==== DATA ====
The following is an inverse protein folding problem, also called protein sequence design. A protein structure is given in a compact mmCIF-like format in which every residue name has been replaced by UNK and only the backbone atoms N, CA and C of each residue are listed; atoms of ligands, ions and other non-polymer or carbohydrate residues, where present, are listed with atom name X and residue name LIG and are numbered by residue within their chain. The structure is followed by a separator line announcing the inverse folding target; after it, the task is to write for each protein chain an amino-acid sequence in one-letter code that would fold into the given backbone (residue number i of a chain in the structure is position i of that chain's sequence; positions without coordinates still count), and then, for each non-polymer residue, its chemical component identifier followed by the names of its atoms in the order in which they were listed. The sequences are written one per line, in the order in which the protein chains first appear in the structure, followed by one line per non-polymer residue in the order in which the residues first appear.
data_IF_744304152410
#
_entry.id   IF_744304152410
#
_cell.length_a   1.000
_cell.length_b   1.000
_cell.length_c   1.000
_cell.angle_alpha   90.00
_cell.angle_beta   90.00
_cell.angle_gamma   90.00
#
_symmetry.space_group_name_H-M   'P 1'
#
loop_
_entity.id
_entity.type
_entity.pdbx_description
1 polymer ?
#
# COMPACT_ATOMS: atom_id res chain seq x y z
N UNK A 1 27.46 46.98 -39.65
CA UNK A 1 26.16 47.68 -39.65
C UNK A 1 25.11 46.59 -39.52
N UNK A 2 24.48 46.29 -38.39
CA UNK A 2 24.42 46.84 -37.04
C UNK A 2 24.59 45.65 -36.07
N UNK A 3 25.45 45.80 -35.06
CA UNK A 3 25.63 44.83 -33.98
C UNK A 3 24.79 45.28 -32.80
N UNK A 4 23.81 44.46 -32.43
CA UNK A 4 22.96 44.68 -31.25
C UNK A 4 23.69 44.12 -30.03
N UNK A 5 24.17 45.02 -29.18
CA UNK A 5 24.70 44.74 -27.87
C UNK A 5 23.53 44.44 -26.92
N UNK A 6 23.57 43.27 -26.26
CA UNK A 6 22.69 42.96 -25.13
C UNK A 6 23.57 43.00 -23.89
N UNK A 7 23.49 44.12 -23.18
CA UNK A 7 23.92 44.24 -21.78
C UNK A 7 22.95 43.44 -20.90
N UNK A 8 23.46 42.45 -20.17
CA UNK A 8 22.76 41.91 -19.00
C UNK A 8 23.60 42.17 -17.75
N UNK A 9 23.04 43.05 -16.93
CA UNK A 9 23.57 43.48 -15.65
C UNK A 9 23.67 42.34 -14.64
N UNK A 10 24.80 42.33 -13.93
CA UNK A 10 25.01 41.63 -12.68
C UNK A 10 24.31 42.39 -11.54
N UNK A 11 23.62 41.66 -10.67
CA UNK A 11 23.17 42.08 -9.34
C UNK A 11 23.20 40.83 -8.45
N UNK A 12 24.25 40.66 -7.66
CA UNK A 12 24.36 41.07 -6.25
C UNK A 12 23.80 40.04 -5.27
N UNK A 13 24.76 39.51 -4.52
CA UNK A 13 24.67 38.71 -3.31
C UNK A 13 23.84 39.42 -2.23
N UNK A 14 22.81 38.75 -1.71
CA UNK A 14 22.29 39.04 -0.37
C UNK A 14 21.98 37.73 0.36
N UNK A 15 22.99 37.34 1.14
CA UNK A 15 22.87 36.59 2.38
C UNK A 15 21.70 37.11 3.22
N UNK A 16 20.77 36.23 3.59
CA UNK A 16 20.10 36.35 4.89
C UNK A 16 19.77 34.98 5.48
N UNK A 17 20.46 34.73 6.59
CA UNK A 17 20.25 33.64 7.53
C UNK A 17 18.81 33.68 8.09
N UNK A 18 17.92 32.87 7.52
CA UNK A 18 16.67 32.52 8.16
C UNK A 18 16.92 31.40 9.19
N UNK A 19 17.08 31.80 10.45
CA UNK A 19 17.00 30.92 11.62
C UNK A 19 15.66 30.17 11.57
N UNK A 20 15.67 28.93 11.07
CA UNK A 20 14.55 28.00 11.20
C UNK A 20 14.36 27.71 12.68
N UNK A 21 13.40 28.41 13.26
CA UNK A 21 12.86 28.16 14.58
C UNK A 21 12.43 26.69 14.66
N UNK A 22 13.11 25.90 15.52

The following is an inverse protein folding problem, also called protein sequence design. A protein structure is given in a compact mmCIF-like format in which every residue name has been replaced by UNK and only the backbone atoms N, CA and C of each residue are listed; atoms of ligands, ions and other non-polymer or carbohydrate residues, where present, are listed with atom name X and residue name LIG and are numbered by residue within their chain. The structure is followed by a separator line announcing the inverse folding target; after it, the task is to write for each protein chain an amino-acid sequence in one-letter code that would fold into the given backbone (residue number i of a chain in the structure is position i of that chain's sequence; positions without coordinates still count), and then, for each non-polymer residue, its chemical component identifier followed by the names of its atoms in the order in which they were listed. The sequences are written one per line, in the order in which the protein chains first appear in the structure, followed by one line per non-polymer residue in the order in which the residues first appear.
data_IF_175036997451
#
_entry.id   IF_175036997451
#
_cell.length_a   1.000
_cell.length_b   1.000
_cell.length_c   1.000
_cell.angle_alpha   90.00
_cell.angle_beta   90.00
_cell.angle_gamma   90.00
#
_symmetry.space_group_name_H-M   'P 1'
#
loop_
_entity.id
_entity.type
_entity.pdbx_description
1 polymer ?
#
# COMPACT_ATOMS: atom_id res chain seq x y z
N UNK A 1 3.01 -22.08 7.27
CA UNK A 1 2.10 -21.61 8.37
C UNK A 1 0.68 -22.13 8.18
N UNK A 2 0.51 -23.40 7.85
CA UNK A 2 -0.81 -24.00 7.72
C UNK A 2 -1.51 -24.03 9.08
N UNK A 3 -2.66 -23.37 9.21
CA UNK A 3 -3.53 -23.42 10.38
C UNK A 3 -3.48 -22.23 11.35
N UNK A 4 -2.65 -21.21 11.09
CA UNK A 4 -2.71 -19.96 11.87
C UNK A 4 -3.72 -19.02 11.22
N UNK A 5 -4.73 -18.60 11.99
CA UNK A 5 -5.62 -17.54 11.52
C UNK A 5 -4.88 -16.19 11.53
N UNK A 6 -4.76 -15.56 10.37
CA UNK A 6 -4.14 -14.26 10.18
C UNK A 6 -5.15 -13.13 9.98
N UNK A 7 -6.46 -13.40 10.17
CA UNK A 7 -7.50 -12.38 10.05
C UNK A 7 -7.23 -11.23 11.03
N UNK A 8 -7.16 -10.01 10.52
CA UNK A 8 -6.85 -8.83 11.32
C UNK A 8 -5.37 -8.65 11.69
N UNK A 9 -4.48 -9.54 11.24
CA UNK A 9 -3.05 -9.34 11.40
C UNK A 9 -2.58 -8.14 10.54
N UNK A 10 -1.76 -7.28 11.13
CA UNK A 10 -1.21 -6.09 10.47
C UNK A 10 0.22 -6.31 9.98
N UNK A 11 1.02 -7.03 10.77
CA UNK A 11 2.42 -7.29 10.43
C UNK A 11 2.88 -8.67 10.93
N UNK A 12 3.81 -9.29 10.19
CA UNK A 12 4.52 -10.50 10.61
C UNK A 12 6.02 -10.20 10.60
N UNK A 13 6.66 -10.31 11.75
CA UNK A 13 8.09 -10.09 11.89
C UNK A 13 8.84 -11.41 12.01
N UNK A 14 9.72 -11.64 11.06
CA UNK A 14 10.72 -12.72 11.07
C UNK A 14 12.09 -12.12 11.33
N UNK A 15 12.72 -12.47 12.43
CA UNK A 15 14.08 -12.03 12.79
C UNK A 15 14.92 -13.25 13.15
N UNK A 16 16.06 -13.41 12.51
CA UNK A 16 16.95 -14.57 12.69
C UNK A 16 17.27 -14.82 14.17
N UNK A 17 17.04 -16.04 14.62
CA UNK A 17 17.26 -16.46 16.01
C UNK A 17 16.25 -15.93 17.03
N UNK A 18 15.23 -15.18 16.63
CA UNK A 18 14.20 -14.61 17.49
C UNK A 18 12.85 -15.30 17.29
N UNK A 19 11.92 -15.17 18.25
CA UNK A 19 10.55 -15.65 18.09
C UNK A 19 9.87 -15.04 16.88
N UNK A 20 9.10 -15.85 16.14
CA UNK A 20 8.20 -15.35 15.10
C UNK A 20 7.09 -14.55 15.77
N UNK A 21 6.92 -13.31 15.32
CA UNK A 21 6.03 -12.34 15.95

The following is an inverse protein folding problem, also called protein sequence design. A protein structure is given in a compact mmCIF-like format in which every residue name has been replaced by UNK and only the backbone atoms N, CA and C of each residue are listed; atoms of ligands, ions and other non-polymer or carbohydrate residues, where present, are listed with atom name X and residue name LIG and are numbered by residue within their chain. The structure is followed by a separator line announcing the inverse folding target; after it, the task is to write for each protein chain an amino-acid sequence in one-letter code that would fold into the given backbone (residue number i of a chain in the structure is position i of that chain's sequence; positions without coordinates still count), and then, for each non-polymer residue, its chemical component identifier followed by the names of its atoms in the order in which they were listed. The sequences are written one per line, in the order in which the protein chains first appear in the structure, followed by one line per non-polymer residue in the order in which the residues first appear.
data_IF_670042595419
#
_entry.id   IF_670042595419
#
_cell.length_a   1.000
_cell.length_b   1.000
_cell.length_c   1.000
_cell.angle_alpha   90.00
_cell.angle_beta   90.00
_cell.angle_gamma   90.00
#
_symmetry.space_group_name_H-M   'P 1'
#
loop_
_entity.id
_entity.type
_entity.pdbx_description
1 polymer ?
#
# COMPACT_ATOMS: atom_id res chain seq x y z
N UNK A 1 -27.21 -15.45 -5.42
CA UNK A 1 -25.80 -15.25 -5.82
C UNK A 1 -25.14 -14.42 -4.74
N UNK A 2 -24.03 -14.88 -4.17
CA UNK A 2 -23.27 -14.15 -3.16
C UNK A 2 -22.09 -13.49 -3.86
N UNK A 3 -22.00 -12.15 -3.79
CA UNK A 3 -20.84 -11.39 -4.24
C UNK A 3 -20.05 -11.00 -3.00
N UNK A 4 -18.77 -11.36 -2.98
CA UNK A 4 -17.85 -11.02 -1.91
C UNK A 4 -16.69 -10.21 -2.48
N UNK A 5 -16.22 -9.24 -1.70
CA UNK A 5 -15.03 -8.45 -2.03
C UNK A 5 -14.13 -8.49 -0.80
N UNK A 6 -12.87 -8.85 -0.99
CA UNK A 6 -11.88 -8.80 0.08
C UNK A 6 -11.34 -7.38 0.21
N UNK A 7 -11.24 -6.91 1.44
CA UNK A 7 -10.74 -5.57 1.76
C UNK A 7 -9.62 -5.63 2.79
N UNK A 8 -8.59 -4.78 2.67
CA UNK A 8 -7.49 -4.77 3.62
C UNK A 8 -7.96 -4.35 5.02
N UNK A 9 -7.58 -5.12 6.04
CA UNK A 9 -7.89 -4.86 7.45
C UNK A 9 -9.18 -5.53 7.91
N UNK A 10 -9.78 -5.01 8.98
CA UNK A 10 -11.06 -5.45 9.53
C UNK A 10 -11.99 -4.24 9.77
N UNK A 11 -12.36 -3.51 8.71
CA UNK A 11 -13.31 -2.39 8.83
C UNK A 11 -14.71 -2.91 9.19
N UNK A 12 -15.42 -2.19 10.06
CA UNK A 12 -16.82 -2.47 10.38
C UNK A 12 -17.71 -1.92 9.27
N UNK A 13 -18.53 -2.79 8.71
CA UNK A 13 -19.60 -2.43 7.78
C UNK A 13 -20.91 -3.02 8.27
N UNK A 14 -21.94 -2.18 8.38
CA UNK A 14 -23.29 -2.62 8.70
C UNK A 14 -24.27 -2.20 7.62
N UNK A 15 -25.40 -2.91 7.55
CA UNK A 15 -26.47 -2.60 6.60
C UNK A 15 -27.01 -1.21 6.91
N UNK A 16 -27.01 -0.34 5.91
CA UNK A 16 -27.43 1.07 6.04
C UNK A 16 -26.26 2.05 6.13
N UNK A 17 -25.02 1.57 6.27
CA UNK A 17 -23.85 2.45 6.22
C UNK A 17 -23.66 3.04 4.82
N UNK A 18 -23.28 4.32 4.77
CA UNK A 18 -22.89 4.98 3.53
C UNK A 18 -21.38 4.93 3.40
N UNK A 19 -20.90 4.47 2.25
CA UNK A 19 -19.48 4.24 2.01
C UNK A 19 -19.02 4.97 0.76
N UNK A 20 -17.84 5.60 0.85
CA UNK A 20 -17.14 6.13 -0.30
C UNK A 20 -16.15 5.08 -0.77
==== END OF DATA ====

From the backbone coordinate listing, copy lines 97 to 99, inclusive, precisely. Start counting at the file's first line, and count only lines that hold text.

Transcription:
#
_symmetry.space_group_name_H-M   'P 1'
#